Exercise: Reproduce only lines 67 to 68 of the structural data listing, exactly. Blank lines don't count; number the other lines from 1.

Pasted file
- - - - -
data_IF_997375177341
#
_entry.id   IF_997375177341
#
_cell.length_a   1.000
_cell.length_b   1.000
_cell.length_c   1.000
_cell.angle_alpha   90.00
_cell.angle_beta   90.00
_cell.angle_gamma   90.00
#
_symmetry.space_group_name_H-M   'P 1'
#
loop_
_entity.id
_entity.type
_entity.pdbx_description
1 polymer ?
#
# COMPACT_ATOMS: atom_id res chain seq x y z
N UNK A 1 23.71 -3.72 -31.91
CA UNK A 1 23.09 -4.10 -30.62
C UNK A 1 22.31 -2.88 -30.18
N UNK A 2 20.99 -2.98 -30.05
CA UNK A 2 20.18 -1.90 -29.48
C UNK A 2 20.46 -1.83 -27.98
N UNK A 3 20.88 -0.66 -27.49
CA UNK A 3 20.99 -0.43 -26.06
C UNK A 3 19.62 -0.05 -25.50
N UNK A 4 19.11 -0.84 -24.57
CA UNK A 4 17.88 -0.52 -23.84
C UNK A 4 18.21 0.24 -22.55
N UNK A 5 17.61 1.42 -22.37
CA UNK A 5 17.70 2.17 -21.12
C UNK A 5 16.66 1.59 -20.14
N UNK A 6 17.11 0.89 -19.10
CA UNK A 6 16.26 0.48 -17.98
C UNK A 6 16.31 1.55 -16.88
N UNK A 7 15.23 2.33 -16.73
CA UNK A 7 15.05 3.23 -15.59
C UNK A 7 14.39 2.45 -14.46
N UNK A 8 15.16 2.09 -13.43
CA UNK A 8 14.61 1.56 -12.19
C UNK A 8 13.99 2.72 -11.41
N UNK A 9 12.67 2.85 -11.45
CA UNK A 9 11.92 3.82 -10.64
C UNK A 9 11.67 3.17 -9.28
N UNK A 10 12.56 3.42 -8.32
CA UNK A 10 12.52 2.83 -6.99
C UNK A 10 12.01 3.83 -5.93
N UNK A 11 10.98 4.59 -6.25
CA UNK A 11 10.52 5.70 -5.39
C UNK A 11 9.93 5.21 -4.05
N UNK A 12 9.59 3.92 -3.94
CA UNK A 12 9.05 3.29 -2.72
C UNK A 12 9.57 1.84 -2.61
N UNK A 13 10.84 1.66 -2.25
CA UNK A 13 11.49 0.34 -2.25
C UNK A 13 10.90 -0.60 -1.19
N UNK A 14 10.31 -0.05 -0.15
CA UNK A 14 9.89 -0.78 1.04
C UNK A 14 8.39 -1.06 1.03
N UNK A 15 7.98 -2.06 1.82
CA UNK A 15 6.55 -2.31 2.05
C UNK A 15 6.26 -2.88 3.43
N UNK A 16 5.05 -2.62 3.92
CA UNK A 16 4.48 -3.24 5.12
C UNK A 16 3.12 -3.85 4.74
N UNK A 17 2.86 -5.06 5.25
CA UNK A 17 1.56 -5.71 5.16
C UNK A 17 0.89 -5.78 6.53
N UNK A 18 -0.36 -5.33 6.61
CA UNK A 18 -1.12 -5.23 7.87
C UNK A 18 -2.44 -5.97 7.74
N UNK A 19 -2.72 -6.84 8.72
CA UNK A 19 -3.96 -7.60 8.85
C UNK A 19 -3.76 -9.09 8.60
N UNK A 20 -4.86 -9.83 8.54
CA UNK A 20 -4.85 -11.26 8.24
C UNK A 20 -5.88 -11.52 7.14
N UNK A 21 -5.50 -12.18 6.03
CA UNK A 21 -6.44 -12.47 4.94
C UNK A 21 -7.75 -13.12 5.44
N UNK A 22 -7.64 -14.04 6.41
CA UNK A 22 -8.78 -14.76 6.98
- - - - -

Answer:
CA UNK A 16 4.48 -3.24 5.12
C UNK A 16 3.12 -3.85 4.74